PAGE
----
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    Any amp that has good clean tones can be used. No need for a specifically "jazz" amp. I have a Roland Cube 60 and a Mesa Boogie Mark IIB. Both work great. Most Fender tube amps would work great too.
     
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  4. Zoot Zoot

    Zoot Zoot TDPRI Member

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    The Fender "The Twin" can be picked up these days at a bargain price as it never had the popularity of other Fender models, but the clean channel is one of the best I've ever heard/played from any amp.
     
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  5. tombob

    tombob Tele-Holic

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    I heard jazz guitarist playing through a Peavey Nashville 400 that was surprisingly great sounding. The 15” Back Widow speaker really worked for jazz. It really had that dark without getting muddy tone that many jazz players want.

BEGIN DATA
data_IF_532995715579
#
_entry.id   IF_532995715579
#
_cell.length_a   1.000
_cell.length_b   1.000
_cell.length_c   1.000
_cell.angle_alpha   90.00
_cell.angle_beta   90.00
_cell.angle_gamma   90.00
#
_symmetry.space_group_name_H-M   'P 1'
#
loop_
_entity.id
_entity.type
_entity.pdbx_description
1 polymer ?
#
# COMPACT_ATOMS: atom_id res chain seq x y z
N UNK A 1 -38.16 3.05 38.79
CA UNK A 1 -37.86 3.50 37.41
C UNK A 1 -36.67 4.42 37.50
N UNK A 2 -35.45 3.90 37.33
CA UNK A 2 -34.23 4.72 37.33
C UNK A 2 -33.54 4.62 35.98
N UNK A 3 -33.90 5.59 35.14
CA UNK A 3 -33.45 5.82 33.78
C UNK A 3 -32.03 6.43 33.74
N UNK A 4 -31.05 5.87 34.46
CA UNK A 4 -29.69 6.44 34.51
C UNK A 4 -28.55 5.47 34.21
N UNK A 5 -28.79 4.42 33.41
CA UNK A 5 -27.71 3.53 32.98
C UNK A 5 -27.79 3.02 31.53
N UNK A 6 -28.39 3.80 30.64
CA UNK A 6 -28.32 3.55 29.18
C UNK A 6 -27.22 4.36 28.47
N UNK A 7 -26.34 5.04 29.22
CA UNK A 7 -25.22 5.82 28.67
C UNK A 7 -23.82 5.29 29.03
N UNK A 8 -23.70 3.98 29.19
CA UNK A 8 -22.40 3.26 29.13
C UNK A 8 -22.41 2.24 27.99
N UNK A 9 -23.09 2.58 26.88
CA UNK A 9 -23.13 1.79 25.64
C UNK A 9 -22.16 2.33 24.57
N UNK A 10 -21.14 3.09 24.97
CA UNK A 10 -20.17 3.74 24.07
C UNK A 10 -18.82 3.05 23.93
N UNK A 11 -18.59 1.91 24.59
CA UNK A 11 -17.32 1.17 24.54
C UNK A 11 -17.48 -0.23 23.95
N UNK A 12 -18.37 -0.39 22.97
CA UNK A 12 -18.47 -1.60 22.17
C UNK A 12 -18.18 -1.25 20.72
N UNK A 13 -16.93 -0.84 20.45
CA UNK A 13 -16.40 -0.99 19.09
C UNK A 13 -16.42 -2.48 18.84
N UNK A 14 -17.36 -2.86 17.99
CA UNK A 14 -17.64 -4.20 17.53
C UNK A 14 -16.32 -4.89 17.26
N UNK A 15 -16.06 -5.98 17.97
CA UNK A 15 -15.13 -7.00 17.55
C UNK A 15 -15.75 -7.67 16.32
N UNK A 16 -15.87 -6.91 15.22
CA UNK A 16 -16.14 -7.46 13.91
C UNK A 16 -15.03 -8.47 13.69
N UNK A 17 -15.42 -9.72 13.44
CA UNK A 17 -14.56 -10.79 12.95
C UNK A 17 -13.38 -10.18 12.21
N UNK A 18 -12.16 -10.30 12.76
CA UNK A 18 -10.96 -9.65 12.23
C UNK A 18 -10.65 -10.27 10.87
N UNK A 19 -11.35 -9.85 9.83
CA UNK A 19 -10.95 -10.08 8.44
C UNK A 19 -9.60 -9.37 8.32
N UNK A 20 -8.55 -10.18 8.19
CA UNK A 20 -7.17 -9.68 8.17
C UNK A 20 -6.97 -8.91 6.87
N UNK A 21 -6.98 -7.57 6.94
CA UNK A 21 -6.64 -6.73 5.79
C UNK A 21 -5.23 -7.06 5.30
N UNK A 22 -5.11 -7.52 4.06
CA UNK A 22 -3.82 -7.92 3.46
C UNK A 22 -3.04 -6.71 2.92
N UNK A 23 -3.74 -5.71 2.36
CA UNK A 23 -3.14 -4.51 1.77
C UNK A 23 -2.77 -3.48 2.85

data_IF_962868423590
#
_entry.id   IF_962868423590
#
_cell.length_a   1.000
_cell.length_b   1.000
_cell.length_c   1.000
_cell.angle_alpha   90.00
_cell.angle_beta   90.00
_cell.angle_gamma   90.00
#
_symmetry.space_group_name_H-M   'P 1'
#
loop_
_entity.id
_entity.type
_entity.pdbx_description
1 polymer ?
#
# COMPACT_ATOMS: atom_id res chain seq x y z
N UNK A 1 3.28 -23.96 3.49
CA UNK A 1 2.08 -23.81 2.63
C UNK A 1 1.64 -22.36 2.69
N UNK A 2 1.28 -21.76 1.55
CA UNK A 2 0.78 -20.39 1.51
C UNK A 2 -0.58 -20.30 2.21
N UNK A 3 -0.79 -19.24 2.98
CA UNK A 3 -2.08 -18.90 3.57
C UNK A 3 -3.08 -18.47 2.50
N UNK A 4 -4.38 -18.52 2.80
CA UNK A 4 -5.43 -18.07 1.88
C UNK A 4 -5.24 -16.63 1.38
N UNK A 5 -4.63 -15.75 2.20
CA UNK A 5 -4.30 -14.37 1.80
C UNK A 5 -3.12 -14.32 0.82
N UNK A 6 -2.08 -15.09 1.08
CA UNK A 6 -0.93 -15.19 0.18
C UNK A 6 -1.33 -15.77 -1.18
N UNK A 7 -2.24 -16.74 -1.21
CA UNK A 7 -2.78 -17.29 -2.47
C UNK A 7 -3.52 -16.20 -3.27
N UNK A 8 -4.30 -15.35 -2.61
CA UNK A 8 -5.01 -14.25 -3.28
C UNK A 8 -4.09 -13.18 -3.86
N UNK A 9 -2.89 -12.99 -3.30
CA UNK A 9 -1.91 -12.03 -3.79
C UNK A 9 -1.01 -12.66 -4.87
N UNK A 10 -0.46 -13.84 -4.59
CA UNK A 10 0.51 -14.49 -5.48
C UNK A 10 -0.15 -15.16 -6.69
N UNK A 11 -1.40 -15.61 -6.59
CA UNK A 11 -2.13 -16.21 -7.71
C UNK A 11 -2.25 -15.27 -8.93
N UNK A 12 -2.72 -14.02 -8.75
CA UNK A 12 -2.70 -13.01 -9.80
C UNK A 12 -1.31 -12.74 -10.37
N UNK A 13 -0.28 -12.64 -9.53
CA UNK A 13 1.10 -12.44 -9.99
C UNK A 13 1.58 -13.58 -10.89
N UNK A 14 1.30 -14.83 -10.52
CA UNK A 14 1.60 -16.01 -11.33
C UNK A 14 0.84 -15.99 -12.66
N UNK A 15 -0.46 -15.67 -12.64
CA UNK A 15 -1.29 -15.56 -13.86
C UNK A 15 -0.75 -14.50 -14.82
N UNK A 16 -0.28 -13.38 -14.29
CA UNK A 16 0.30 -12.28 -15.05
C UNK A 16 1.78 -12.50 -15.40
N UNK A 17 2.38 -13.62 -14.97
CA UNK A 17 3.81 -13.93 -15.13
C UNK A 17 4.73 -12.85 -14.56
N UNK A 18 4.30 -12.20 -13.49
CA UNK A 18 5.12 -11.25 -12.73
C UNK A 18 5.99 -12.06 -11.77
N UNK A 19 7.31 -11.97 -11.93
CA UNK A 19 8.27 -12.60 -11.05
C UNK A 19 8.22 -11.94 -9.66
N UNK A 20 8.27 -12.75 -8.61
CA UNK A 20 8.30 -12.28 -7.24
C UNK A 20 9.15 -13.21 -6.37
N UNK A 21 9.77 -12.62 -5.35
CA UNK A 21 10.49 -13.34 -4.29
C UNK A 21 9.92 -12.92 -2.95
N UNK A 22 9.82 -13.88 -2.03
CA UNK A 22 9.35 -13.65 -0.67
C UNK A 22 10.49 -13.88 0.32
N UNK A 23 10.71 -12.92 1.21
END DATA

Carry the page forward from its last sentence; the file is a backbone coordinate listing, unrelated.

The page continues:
Personally I love the clean tone of a high power tweed twin, tweeds don’t get enough credit for their warm, thick clean tone. Another one of my favorite clean sounds is a JTM45 through a cab with either EVMs or JBLs in it. I bet one through a old Showman 1x15 cab would be great for Jazz.
     
  6. PhredE

    PhredE Tele-Afflicted

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    Was lurking and observing on this thread and was just about to say.. it seems one of the important characteristics of a 'good' jazz amp is tied strongly to the choice of speaker. Big, 'even sounding' (not spiky mids, highs), powerful speakers that can give ample clean headroom seem to be a key component in the better amps. With some amps, the EQ can even out / 'dial out' any harshness that might exist, but some just work better than others. A big fan of JBL, EMVs, and similar here too.
     
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  7. Arfage

    Arfage Tele-Meister

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    The older guys they used to interview in Guitar Player Magazine were using Polytone (often the Brute) Twins and Supers - they liked more clean power than a deluxe. And oh yes, The JC-120 showed up a lot.
     
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  8. Bartholomew3

    Bartholomew3 Friend of Leo's